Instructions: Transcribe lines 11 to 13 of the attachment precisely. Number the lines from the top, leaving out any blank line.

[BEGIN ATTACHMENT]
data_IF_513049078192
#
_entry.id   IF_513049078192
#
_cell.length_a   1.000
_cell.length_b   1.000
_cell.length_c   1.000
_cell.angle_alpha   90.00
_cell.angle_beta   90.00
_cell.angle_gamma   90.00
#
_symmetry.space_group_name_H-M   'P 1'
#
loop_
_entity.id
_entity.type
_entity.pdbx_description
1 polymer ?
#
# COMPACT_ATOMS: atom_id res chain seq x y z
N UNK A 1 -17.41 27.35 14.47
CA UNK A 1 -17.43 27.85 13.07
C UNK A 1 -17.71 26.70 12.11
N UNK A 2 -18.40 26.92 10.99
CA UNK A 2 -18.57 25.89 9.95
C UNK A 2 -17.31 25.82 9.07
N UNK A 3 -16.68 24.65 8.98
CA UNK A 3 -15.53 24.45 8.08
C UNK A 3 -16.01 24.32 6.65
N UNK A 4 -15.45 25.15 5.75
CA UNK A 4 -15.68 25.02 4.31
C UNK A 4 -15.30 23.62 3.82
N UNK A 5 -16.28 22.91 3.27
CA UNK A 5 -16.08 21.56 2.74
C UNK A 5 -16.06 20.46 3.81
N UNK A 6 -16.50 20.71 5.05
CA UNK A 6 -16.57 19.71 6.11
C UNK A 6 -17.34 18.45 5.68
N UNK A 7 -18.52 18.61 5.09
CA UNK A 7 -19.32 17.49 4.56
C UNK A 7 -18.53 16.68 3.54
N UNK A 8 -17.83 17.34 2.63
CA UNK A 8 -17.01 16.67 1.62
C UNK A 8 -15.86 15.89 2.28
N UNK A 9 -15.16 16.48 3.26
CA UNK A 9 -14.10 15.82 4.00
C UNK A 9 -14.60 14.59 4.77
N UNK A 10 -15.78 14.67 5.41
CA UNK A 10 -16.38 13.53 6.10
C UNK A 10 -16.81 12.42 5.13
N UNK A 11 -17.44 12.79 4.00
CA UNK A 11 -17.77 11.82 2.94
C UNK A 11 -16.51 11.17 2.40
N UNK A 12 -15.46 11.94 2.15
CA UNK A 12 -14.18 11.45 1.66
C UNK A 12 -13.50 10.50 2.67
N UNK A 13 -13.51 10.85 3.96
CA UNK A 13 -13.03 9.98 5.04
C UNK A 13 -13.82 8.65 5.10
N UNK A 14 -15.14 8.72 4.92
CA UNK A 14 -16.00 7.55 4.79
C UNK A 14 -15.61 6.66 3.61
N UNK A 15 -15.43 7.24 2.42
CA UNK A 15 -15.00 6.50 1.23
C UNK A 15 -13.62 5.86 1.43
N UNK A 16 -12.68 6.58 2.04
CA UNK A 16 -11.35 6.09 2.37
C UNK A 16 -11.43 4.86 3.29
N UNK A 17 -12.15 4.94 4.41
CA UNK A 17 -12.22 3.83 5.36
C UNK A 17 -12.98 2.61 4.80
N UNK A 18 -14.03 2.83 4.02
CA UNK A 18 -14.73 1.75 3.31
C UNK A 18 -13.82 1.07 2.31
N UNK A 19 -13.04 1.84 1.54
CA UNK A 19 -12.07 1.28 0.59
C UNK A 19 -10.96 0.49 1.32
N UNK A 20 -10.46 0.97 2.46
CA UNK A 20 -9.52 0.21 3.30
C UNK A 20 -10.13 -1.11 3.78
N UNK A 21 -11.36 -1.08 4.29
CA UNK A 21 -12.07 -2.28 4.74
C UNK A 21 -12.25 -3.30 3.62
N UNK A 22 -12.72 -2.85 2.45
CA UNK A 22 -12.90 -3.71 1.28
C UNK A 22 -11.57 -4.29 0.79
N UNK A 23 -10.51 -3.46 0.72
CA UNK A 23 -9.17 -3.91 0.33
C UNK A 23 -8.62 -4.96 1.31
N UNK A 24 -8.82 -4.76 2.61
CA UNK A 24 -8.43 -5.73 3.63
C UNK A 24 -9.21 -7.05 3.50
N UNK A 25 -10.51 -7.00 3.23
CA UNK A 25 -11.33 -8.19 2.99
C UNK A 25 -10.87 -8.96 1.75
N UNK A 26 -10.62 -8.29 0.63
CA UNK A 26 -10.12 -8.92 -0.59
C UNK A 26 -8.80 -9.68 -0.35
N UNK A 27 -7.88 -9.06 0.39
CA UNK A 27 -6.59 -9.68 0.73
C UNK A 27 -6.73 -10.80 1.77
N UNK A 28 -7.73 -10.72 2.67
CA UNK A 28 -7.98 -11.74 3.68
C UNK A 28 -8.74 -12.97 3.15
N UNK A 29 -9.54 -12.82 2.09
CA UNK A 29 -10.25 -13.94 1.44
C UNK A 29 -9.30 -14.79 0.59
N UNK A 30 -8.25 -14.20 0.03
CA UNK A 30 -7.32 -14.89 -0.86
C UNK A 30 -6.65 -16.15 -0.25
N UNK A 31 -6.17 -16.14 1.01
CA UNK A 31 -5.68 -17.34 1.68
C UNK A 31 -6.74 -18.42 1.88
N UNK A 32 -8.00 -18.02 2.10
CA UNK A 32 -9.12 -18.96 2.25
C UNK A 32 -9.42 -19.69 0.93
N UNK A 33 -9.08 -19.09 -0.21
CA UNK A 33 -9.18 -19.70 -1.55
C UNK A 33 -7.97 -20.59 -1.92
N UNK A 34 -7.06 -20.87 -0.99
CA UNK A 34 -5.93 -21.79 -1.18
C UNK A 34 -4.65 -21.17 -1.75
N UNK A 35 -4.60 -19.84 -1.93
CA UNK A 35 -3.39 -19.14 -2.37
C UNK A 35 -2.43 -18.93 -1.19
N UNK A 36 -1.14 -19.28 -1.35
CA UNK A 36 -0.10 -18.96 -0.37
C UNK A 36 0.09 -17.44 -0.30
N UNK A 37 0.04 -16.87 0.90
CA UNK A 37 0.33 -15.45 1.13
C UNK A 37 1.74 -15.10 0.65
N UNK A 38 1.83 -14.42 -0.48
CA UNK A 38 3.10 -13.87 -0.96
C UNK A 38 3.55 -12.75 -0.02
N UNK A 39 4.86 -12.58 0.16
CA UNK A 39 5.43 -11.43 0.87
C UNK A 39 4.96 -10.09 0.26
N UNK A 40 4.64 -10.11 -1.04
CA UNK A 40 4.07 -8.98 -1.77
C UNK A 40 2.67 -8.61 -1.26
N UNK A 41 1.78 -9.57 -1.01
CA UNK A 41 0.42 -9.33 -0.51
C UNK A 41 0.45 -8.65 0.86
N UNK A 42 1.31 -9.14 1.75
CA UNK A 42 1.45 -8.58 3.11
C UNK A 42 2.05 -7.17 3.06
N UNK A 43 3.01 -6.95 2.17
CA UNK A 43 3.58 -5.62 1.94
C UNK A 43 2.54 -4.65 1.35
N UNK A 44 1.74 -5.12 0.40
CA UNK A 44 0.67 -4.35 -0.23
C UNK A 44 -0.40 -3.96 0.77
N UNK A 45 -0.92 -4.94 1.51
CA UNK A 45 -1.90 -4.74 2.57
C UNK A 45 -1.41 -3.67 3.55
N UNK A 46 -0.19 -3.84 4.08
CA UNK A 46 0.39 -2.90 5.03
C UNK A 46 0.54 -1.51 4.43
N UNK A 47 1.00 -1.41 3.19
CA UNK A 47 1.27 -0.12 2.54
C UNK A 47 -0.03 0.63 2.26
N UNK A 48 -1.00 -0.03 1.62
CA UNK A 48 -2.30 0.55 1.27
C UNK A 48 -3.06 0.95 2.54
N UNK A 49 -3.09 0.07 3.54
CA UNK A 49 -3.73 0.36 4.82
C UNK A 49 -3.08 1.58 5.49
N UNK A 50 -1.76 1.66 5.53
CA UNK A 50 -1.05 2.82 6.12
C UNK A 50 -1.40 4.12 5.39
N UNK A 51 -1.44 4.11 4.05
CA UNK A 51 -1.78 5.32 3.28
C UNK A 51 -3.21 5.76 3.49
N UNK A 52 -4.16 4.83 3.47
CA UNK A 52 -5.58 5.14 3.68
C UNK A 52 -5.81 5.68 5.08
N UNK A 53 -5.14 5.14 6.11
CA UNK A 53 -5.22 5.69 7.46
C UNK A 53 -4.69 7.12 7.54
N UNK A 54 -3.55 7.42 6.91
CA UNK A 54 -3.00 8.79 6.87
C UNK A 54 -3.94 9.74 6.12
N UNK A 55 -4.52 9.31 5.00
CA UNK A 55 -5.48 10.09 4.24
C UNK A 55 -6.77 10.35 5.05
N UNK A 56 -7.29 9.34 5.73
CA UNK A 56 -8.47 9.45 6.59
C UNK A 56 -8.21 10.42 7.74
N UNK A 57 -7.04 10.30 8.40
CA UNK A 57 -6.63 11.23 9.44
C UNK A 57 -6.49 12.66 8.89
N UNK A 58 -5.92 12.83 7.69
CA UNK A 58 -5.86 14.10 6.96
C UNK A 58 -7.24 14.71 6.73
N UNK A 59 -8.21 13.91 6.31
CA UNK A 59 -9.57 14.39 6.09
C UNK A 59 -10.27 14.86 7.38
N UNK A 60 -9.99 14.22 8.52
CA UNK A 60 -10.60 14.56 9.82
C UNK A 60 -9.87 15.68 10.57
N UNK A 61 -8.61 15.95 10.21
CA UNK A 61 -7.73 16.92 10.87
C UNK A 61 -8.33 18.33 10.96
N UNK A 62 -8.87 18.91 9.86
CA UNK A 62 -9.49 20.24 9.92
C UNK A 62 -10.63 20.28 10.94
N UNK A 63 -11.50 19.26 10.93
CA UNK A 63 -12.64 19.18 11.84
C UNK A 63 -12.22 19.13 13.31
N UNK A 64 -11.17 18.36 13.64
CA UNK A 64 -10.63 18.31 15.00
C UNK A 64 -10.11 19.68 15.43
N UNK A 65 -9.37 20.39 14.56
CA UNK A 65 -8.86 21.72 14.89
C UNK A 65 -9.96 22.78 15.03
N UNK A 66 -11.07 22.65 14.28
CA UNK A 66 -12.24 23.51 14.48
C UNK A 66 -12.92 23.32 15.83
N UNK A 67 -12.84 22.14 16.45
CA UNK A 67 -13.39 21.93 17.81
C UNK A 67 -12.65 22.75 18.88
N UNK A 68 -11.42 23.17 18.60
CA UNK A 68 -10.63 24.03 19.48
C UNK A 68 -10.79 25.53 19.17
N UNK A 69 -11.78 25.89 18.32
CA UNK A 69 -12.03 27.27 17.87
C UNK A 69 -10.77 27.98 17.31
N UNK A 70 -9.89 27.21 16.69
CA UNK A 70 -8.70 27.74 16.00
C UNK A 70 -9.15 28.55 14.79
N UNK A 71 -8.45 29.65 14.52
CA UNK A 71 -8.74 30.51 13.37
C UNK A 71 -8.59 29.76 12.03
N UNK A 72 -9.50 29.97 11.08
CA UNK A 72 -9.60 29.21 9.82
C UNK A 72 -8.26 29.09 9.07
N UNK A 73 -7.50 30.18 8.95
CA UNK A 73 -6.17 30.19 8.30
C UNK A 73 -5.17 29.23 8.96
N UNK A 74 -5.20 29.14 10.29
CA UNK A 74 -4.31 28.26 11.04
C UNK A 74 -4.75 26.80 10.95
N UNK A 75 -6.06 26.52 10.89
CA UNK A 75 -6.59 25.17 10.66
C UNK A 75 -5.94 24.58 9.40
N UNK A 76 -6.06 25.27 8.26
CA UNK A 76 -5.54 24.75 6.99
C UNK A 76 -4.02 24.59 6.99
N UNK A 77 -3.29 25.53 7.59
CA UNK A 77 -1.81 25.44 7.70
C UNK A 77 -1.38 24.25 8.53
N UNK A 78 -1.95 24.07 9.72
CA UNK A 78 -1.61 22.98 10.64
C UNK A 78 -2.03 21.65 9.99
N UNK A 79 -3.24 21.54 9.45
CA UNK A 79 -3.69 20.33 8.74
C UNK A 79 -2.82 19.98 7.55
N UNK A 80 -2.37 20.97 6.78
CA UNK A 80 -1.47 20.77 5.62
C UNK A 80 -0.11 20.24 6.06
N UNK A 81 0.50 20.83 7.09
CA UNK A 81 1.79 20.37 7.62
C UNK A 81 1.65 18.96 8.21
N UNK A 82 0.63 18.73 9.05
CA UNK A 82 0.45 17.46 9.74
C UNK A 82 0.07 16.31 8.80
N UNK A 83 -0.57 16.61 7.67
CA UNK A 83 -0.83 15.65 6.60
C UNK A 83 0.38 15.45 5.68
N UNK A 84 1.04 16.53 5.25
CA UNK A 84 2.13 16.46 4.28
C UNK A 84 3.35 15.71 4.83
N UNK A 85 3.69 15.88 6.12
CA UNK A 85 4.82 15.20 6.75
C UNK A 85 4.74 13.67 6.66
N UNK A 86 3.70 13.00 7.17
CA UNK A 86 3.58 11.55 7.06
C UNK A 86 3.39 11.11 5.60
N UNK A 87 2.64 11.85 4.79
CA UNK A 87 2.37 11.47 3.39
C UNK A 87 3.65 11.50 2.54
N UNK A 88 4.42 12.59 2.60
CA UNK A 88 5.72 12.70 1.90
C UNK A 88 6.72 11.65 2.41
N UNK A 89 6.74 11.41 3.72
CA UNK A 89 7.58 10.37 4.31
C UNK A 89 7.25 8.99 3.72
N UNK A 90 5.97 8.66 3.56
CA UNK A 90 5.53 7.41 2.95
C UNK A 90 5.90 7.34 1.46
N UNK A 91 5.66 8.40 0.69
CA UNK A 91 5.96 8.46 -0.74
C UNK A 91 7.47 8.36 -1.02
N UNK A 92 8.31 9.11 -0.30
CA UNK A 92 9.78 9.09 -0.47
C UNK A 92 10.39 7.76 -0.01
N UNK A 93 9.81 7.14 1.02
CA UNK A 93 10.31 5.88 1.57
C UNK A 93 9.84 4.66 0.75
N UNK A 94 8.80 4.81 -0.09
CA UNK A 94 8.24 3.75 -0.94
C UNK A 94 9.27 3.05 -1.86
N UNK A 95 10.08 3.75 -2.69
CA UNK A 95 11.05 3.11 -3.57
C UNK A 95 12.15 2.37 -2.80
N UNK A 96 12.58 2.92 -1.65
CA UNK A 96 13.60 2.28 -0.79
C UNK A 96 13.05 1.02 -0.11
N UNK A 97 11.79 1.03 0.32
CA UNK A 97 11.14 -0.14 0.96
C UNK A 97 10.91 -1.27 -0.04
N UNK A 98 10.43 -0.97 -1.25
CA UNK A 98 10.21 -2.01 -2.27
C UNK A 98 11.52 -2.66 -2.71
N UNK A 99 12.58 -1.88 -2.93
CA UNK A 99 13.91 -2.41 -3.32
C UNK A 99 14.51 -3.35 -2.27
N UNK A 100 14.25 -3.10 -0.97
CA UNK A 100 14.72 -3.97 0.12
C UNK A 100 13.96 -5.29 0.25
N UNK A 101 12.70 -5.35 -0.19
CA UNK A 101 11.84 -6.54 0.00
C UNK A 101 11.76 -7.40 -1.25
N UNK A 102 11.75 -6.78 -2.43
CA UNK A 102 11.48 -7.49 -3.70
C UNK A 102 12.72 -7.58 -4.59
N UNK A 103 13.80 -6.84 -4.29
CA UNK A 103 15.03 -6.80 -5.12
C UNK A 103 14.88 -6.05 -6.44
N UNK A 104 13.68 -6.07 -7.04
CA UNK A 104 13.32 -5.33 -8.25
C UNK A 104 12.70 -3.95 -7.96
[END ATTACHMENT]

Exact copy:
#
_symmetry.space_group_name_H-M   'P 1'
#